-- Carl Sagan
Good point Carl, but this season still sucks.
Well, that didn't last long
When the Steelers hosted Baltimore in Week Eight, Todd Haley rolled out an inspired and more importantly, effective game plan. It was great. They kept the Ravens guessing for most of the game and were able to run the ball against one the league's best run-stopping units. But they still barely got away with a win, as Shaun Suisham nailed a field goal to save the day. Last week in Oakland, Haley showed Week Eight was a fluke. It was the same old mixed bag of flaming shit. Not firing Haley seems counterproductive at this point. It's become pretty apparent he needs to go, and he's likely to do so in the off season, so why not cut him loose now?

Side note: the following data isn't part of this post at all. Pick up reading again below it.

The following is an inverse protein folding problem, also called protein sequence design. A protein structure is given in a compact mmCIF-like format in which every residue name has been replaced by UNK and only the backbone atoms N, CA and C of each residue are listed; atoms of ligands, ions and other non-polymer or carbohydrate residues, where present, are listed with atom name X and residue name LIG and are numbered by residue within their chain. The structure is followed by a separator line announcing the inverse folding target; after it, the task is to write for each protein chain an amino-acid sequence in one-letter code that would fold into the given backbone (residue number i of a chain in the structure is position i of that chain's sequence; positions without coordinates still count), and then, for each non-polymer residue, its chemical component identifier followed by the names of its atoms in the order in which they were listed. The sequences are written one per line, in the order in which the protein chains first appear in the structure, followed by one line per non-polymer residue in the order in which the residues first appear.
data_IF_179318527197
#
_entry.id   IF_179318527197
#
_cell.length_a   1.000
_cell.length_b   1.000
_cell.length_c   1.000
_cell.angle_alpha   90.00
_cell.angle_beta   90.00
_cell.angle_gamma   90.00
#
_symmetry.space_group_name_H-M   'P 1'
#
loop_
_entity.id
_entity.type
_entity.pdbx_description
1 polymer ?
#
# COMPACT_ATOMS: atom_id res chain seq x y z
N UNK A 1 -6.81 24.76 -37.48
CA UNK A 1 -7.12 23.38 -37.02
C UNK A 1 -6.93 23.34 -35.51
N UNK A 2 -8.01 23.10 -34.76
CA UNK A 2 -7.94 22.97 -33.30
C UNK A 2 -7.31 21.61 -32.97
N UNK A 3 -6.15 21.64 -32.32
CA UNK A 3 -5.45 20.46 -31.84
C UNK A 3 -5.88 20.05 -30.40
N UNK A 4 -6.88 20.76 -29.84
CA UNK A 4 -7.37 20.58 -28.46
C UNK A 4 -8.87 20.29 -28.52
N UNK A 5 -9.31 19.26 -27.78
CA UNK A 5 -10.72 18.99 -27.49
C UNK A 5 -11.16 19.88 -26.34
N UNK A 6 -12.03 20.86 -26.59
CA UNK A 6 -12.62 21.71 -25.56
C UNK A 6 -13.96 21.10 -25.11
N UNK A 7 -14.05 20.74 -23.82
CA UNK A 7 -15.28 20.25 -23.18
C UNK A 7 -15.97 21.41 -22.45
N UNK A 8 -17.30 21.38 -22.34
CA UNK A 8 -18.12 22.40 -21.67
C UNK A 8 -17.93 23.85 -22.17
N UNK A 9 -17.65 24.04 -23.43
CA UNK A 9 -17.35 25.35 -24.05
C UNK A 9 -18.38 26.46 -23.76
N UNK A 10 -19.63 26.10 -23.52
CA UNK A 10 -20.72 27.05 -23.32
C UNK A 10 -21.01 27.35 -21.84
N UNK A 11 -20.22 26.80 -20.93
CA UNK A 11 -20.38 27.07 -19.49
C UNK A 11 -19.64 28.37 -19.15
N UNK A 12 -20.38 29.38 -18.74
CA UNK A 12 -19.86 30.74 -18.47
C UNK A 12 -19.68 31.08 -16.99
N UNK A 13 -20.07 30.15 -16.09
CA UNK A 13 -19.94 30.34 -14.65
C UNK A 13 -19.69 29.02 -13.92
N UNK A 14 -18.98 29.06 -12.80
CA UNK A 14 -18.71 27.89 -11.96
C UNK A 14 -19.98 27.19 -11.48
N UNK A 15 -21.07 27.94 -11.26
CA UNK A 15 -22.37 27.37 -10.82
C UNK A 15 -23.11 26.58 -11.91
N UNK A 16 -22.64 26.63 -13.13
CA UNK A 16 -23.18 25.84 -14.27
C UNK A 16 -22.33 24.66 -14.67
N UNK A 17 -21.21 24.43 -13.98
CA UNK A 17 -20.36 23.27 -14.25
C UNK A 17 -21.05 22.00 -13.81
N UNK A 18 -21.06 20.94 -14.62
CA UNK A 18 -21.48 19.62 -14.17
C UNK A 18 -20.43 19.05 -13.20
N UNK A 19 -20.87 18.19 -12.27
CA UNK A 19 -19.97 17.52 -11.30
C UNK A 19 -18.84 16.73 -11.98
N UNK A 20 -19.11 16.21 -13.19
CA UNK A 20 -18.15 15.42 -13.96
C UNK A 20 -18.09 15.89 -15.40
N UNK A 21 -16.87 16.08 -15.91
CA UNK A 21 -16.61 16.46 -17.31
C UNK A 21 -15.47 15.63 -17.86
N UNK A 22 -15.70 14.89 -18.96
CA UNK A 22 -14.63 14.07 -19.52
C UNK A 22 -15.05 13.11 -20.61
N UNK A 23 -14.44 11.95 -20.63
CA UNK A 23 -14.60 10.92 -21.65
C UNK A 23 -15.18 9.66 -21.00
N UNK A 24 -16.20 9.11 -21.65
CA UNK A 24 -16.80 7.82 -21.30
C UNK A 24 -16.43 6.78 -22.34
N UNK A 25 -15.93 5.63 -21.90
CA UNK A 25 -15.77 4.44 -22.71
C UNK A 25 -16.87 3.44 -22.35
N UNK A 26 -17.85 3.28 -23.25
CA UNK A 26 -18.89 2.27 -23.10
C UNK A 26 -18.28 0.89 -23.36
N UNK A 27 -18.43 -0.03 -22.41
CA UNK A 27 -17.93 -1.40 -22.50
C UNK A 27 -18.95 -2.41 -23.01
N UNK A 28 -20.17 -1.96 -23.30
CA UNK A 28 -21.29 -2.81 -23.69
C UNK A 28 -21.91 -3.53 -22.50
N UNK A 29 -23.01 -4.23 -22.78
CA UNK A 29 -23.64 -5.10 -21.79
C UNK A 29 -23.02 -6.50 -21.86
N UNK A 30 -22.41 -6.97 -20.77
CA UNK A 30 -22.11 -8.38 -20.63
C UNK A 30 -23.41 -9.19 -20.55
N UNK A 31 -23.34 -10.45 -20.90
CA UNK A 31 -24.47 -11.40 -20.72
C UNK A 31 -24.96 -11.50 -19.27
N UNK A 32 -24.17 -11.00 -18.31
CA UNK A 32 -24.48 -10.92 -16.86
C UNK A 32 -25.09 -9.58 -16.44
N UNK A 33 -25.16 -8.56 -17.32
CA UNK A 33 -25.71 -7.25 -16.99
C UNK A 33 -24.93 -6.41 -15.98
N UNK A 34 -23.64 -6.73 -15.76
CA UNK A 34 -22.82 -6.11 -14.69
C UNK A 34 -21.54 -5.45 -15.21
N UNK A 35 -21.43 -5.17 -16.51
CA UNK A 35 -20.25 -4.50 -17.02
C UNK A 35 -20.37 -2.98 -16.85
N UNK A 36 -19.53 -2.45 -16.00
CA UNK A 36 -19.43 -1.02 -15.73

Gronk Eats an Orange
Deserted skin in a bowl watches
The Bro King's gnash of its crux.
Hemorrhaging, loose from its bulk,
Hunks of pulp seizing
In Muscle Milk and acid.
The swallowed womb's energy opus digs in.
Oil for the dirt bike,
And perhaps a cleft frontal lobe.
Roots audit the Earth from a pile of the Jager-shits
So the common spiral'll churn on
Through sleevelessness and limbo.
Bill Belichick, comedian
On Wednesday, Pats skipper Bill Belichick cracked an hilarious witticism about his team's preparation for Ben Roethlisberger, suggesting his defense line up against left tackle Nate Solder at quarterback. What a character! He was probably in such a sidesplittingly jocular mood because of the fact that the Steelers offensive line surrendered 5 sacks last week against the Oakland Raiders. Their performance in that game would have even the most soulless and puke-tempered misanthrope slinging zingers.
Passing to run?